In this summer’s Crazy Rich Asians, American Rachel Chu (Constance Wu) is initiated into a world of almost unimaginable wealth when she flies to Asia to meet the extended family of her boyfriend, Nick Young (Henry Golding), who neglected to tell her he comes from one of the wealthiest clans in Singapore. The film – based on Kevin Kwan’s novel – peels back the curtains on a specific kind of Eastern old-money opulence: mansions opening on inner courtyards of the world’s rarest flowers, chartered helicopters and couture fittings in Paris every spring.
While most of us can only glimpse this private world from the comfort of a movie theatre, Cheryl Lu-Lien Tan – whose own Singapore-set novel, Sarong Party Girls, written in bawdy colloquial Singlish, tracks four Singaporean women trolling local nightclubs for ang moh, aka rich foreign husbands – shares her favorite places to visit in the city-state, even if you don’t have billions in the family trust.
For a big night out
‘I’ve loved Wild Rocket for so many years’, says Cheryl, who was raised in Singapore but is now a journalist based in New York, of chef Willin Low’s ‘mod sin’ (modern Singaporean) restaurant. ‘Singapore is so busy and insane and bustling, but this spot at the top of Mount Emily is quiet and serene, a welcome respite from the hubbub below.’ Try the seafood pasta mixed with a laksa (a Southeast Asian curried soup – ‘It’s out of this world’, Cheryl says), and the salad with coconut dressing in the form of a scoop of sorbet – toss with the greens as it melts.
For classic Singaporean dishes
Visit Folklore to experience Singapore’s heritage food – classic dishes that draw from the country’s multicultural roots, with Chinese, Indian, Malay and European influences. ‘Chef Damian D’Silva is Peranakan, or Straits Chinese [those that came over from China centuries ago], and Eurasian [a distinct ethnic group in Singapore, with both European and Asian ancestry] and his menu focuses on that, as well as dishes that he feels are slowly disappearing from Singaporean menus’, says Cheryl. ‘Order the fried rice made with buah keluak (a chocolately Malay black nut that’s usually used in stews). I love his seasonal dishes, too. Debal curry is a Eurasian curry usually made on Boxing Day that features ham, pork ribs, etc, all tossed into a curry. Eurasian families used to make it the day after Christmas as a way of using up all the leftovers.’
To see Singapore like a local
The former British army barracks at Dempsey Hill now house some of the cities trendiest bars and restaurants. But seek out Samy’s Curry, which has been located in the old mess hall for decades. ‘This no-frills Indian restaurant is my favourite in the city’, Cheryl says. ‘You get a banana leaf as your plate and the guys come around with tubs of daal, curry, rice, etc, and scoop it out onto your leaf at your request. The masala chicken here is fiery and incredible, and I also like the mutton mysore, fish patties, fried fish and chicken tikka. When you’re done eating, just fold up your banana leaf and they’ll bring you your bill!’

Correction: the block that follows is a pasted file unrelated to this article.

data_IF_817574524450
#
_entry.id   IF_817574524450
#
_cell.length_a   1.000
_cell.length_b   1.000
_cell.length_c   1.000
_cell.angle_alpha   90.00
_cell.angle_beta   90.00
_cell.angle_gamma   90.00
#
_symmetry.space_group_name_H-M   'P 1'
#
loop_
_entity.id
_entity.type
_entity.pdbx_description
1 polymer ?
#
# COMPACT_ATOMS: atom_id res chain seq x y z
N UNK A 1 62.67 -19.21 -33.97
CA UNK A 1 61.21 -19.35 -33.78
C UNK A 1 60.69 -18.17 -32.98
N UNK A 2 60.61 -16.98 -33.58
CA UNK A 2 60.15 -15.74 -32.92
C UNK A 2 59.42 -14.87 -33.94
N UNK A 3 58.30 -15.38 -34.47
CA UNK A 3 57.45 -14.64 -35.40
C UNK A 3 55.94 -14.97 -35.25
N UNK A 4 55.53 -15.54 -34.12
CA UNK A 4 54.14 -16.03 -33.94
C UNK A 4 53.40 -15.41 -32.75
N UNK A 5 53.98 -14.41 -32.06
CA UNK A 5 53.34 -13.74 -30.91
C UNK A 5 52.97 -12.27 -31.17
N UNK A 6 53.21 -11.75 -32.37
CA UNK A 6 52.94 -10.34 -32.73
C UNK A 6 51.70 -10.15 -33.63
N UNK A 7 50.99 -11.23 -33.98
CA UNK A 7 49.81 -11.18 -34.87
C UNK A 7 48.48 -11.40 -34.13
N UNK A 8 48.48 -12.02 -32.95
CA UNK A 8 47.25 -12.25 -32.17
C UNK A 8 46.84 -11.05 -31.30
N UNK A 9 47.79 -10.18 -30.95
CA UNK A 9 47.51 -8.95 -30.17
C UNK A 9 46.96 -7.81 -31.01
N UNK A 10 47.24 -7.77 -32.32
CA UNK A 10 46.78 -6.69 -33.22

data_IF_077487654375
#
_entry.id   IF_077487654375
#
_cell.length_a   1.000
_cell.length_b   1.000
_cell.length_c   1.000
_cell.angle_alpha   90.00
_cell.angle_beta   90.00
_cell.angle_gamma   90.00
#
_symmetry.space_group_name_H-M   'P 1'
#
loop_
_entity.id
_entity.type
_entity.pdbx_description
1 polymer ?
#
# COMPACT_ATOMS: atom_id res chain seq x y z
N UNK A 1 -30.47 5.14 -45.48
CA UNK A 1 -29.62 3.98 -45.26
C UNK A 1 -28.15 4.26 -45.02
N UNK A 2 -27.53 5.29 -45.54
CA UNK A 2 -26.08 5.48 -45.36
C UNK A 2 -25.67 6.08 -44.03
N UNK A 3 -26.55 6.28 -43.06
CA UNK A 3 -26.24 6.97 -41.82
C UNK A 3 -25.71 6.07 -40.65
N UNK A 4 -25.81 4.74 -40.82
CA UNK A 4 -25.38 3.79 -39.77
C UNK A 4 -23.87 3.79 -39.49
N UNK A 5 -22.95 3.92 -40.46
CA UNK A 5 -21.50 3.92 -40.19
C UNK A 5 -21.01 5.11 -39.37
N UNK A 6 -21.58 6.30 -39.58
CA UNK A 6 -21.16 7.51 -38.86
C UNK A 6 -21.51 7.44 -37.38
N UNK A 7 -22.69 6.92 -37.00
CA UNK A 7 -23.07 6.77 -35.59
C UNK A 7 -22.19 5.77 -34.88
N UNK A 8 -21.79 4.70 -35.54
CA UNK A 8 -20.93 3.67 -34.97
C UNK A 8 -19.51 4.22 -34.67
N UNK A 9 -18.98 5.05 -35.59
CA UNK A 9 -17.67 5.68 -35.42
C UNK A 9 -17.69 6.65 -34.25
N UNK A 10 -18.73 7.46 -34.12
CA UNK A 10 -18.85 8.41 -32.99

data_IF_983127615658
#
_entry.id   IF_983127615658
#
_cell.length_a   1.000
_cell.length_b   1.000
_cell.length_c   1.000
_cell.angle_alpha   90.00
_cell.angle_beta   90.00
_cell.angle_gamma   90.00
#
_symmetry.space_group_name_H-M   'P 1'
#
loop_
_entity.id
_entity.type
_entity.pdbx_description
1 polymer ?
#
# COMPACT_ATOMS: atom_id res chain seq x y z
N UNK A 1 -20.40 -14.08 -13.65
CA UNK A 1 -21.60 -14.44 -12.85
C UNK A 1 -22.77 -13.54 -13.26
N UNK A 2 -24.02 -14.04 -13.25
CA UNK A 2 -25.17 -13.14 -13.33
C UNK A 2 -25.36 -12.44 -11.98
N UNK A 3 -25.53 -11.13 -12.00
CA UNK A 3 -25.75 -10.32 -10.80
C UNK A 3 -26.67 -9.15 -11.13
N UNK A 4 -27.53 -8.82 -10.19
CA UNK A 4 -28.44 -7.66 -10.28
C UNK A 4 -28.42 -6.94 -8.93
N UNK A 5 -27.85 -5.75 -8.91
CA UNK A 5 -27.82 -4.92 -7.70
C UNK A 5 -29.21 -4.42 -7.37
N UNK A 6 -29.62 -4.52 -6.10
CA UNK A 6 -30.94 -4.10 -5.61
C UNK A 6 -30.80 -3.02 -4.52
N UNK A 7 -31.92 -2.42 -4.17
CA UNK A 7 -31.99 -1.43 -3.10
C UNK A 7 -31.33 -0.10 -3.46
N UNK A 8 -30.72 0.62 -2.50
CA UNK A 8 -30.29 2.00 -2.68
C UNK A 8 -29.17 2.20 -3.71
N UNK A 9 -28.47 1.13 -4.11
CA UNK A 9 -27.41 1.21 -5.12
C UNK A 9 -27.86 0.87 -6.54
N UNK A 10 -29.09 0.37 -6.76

To party like a Sarong Party Girl
Jazzy, Cheryl’s marriage-obsessed protagonist, and her friends would hit the bars and restaurants at Holland Village or Clarke Quay, where expats tend to congregate and places stay open well into the night. To soak up all the cocktails after a night of drinking, head to Geylang, Singapore’s main red-light district that’s also an excellent spot for late-night eats. ‘I like the beef kway teow (wide flat noodles) at Lorong 9’, says Cheryl. ‘The beef is so tender and soft it feels like it’s practically melting on your tongue, and that beefy, umami-packed gravy that the noodles come swimming in is just incredible.’
To step into the past
‘I have a big soft spot for Changi Village, which still feels like 1950s Singapore’, says Cheryl. ‘It’s a sleepy little neighbourhood by the beach on the eastern part of the island.’ Walk along the beach, take a boat to one of the nearby islands, or choose from the Malay dishes from the food stalls at the hawker centre. And don’t miss the bar Charlie’s Corner, right next door. ‘It’s a lovely place to have a Tiger beer, sit and be lepak (relaxed) for a bit, watching the world go by. I’d advise calling ahead though – the owner sometimes closes up to go fishing if the weather is good.’
Featured image is the heritage feast at Folklore